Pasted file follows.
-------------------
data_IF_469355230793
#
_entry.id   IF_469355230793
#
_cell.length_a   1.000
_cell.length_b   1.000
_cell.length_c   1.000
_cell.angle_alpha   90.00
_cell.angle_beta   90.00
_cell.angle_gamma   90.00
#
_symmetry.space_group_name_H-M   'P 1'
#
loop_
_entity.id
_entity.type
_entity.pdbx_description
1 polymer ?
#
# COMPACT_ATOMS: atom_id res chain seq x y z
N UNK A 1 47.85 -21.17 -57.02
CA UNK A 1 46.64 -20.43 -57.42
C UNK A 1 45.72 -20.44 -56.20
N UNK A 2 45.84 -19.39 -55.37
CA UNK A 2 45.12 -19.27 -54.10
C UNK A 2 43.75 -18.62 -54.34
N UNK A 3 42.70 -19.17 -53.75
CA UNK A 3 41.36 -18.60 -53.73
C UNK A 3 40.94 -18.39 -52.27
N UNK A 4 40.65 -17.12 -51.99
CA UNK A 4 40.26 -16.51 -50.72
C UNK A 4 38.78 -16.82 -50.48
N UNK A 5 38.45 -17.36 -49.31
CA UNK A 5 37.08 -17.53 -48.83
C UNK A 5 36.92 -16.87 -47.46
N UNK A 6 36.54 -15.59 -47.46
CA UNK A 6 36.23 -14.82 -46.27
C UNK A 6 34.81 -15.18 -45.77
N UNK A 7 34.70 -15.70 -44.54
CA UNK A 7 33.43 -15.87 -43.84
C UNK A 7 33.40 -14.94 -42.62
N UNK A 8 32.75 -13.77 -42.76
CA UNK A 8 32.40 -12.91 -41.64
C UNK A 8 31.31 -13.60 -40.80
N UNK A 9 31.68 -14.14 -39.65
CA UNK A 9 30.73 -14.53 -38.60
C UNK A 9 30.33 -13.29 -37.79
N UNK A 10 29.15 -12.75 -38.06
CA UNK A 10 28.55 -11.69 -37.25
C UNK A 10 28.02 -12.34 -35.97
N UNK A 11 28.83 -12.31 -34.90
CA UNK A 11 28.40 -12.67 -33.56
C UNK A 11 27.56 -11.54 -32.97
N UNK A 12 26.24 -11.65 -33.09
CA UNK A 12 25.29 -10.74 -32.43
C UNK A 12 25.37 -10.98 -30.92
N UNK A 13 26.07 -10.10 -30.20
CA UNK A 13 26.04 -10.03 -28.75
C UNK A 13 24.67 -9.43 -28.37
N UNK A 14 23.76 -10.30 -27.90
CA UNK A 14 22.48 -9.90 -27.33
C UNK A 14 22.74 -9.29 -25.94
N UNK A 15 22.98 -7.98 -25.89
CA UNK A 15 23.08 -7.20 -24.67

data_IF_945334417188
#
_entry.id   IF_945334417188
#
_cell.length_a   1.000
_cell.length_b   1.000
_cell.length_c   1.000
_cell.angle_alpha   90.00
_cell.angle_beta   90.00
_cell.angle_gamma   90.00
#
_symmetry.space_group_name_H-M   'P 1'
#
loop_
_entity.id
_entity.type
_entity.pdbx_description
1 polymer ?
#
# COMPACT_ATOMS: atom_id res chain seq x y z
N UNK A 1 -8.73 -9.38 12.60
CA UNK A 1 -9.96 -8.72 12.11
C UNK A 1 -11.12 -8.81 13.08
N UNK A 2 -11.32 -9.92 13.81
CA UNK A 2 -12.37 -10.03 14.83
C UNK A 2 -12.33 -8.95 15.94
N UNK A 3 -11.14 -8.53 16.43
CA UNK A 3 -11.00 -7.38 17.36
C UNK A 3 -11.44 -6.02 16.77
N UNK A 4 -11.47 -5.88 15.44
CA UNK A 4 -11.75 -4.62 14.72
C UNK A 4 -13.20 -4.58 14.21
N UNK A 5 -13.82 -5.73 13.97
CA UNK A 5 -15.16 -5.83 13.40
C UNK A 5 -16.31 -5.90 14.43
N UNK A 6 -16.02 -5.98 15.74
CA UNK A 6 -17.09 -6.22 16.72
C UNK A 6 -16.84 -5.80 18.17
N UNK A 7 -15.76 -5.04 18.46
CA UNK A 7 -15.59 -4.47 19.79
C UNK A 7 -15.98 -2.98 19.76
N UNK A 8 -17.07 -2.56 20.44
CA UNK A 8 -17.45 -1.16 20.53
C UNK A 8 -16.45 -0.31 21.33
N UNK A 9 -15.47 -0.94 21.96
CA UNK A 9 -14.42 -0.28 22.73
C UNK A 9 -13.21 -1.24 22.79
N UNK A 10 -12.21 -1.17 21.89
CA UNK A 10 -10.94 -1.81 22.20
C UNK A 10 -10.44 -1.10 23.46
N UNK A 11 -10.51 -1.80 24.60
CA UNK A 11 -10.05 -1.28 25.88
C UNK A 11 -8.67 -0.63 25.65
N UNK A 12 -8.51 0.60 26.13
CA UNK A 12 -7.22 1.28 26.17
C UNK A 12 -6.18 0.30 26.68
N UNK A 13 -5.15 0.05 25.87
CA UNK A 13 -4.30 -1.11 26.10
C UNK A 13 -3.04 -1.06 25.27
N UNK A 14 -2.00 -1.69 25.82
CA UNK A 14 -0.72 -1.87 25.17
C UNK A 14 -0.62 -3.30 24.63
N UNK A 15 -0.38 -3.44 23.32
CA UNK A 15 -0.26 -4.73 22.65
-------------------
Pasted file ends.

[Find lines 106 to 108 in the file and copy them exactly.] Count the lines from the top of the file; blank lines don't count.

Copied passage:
N UNK A 8 -17.07 -2.56 20.44
CA UNK A 8 -17.45 -1.16 20.53
C UNK A 8 -16.45 -0.31 21.33